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Will "Omicron" aggravate the tense situation of shipping

Time:2021-12-02 Publisher:Kevin Num:1365

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Although the global economy is slowly recovering, it is still shrouded in a pandemic. Just a few days ago, the new mutant strain of COVID-19 discovered in South Africa has made the world nervous again.

This strain was officially named "Omicron" by the World Health Organization. Many infected people have been found in many European countries. The global epidemic situation is still grim.

Recently, many shipping companies in Southeast Asia have also begun to levy a lot of additional charges under the circumstances of rising freight and shortage of transport capacity. In addition, American airlines have also been suspended due to the shortage of shipping space.

So will this mutant strain exacerbate shipping tensions?

Us and Southeast Asian routes were suspended

It is understood that freight rates in Southeast Asia rose sharply in November, resulting in a shortage of shipping space.

In addition to Southeast Asian routes, American routes are also facing the problem of suspension. Due to port congestion, Wanhai shipping and Yixing shipping said they would transfer ships from the US west route to other routes.

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What impact will "Omicron" have on shipping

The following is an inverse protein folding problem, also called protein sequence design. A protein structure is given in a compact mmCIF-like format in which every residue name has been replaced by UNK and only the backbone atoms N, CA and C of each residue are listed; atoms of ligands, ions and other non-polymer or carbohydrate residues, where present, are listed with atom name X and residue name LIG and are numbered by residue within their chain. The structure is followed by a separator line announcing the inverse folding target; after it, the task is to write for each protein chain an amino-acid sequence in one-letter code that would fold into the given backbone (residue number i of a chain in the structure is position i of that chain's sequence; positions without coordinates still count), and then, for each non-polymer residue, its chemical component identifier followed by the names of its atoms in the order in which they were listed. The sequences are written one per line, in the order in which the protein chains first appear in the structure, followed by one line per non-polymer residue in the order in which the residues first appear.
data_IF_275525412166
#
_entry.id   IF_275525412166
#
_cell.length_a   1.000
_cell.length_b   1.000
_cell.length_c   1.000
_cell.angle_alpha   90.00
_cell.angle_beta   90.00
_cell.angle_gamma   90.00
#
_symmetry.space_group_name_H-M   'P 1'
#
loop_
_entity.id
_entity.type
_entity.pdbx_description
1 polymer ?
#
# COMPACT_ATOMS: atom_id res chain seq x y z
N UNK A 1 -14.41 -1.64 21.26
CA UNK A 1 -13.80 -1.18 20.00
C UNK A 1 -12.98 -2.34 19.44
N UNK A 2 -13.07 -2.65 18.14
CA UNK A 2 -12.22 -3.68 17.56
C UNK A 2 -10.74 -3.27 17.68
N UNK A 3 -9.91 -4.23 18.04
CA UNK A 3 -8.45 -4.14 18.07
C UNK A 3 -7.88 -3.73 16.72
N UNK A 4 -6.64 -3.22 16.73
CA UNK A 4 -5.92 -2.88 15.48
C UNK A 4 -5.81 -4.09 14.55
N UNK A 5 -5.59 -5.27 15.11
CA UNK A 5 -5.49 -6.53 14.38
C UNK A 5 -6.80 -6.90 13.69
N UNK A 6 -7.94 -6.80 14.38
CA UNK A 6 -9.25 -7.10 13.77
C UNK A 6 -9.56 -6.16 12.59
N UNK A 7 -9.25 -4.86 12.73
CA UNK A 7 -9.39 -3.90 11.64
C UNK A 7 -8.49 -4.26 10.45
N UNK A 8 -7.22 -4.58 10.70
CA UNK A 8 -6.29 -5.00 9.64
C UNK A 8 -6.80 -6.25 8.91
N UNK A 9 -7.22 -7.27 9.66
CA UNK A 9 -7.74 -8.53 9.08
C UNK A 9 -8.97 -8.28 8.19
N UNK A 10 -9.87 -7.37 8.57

The most obvious impact should be on the commodity market. The rise of freight will directly push up the import cost. The Baltic Panamax freight index fell to 599 points in May last year and rebounded strongly to 4717 points in September this year, the highest level ever.

At the same time, the rise of freight and the shortage of transport capacity will have a great impact on foreign trade enterprises. Especially in industries interrupted by the impact of the supply chain. Such as basic materials and automobile industry.

The emergence of "arctron" has hindered the pace of global economic recovery. Some experts said that high freight rates may last for some time in the short term.

UNCTAD said that affected by this, the global consumer price index will rise sharply in the next year.

Secretary General Rebecca Greenspan said: "before shipping recovers, the current surge in freight rates will have a far-reaching impact on Trade and undermine the global economic recovery. If the shipping industry wants to return to normal, it needs to increase investment in the industry."

UNCTAD wrote in its report that if the current container freight level continues for a long time, by 2023, the global import price may increase by 11% and the consumer price index by 1.5%.

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